Late last year, shortly after U.S. courts sided with Apple (NASDAQ:AAPL) in its global patent war against Samsung, British courts did the exact opposite and agreed with the South Korean conglomerate. As a result, Apple was ordered by the U.K. courts to post an apology on its website, clearing its rival of any wrongdoing and confirming that Samsung had not copied Apple.
It was a rather strange punishment to require a company trying to defend its intellectual property rights to say "I'm sorry" to its rival. A more appropriate response would have been to make Apple go sit in the corner for a time out, and perhaps take away its TV privileges for the week.
Aww, do I have to?
While complying, Apple still took the opportunity to poke fun at Samsung and make its case to the broader public. In the initial "apology" that the iPhone maker posted on its U.K. site, Apple quoted the judge in the suit as saying that Samsung's products are "not as cool" after relaying the necessary message that courts did not find patent infringement.
The courts were not amused.
Sir Robin Jacob, one of the judges presiding over the case, called it a "plain breach of the order" and was flabbergasted that Apple would pull such a stunt. Jacob is the judge that issued the first opinion for the appeals court that was overwhelmingly in Samsung's favor.
Apple received a mulligan and revised its statement and reposted the notice on its U.K. landing page again, except this time it used clever web coding to hide the link. Any visitor would initially only see Apple's normal product banners, and the entire site would automatically resize to whatever size the browser window was. Only when manually scrolling down would the apology link be revealed.
After some public backlash, Apple eventually removed the coding and displayed everything normally. While you could argue that Apple was behaving like a petulant child, it was merely acting the part, since it was handed a juvenile punishment to begin with.
The whole episode led Jacob to assert that Apple displayed a "lack of integrity" in the incident.
Now who lacks integrity?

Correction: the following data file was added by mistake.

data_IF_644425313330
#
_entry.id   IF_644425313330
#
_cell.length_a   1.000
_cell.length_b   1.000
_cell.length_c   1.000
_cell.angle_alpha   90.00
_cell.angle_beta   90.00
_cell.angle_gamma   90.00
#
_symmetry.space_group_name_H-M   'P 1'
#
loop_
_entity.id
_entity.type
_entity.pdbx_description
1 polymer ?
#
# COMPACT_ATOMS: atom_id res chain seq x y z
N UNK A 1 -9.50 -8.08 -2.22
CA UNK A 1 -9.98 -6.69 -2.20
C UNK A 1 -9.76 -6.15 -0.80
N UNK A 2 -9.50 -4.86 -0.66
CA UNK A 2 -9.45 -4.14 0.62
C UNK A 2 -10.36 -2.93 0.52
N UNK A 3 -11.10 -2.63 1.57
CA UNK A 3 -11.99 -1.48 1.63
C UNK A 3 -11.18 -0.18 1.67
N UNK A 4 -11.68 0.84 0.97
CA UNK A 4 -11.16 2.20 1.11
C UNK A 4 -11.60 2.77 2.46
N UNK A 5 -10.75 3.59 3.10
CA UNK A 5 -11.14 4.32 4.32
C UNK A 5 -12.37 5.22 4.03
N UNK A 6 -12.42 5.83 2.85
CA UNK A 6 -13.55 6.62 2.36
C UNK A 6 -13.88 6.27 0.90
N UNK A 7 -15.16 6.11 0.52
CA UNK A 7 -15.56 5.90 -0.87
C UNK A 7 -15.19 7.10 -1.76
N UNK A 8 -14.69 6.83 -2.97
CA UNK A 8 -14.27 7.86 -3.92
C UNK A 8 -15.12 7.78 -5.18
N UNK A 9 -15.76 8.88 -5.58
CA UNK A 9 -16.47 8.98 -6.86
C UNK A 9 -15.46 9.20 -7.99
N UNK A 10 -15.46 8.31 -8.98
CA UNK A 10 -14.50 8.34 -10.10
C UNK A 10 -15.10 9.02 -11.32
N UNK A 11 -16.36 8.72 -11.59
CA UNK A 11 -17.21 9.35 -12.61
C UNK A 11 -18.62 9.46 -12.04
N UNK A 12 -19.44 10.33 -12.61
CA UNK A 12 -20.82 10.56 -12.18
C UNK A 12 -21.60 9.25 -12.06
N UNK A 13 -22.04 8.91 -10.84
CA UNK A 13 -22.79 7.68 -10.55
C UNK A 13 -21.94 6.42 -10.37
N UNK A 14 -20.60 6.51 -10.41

In a strange turn of events, Jacob has now been hired by -- wait for it -- Samsung! The South Korean company is also involved in another complaint from Ericsson with the U.S. International Trade Commission, with Ericsson seeking an import ban. As part of that case that's unrelated to Apple, Samsung has tapped Jacob as a patent expert to help the conglomerate defend itself, as noted by Florian Mueller of FOSS Patents.
So we have a judge that made a ruling overwhelmingly in favor of Samsung now being hired by Samsung as an expert just months later. How's that for integrity?
To be fair, Mueller acknowledges that Jacob is indeed a patent expert and could have a lot to contribute to the case. It's also very unlikely that there were any shady dealings between Samsung and Jacob while the Apple case was under way; the new arrangement is perfectly legal under existing U.K. law.
But Mueller compares it to the idea of Judge Lucy Koh, the U.S. District Judge overseeing the stateside case, going to work for Samsung in a similar capacity after Koh shot down Apple's request for a permanent injunction. This is hypothetical because Mueller says that U.S. rules would never permit it, but it flies in the U.K.
Calling it your job don't make it right, Boss.
It ain't over yet
Apple's global patent war with Samsung shows no signs of slowing down. Most recently, a Japanese court ruled in favor of Apple after Samsung alleged infringement of various wireless technologies. Sammy was looking for a ban on iDevices, but the Japanese courts shot down that idea. The decision in that case was the flip side of when Apple lost in its own bid to block Samsung devices last August over infringement. In both cases, Japanese courts sided with the defendant, but at least no one was forced to say they were sorry for trying.
Will this thermonuclear war ever see a cease-fire?
Fool contributor Evan Niu, CFA, owns shares of Apple. The Motley Fool recommends Apple. The Motley Fool owns shares of Apple. Try any of our Foolish newsletter services free for 30 days. We Fools may not all hold the same opinions, but we all believe that considering a diverse range of insights makes us better investors. The Motley Fool has a disclosure policy.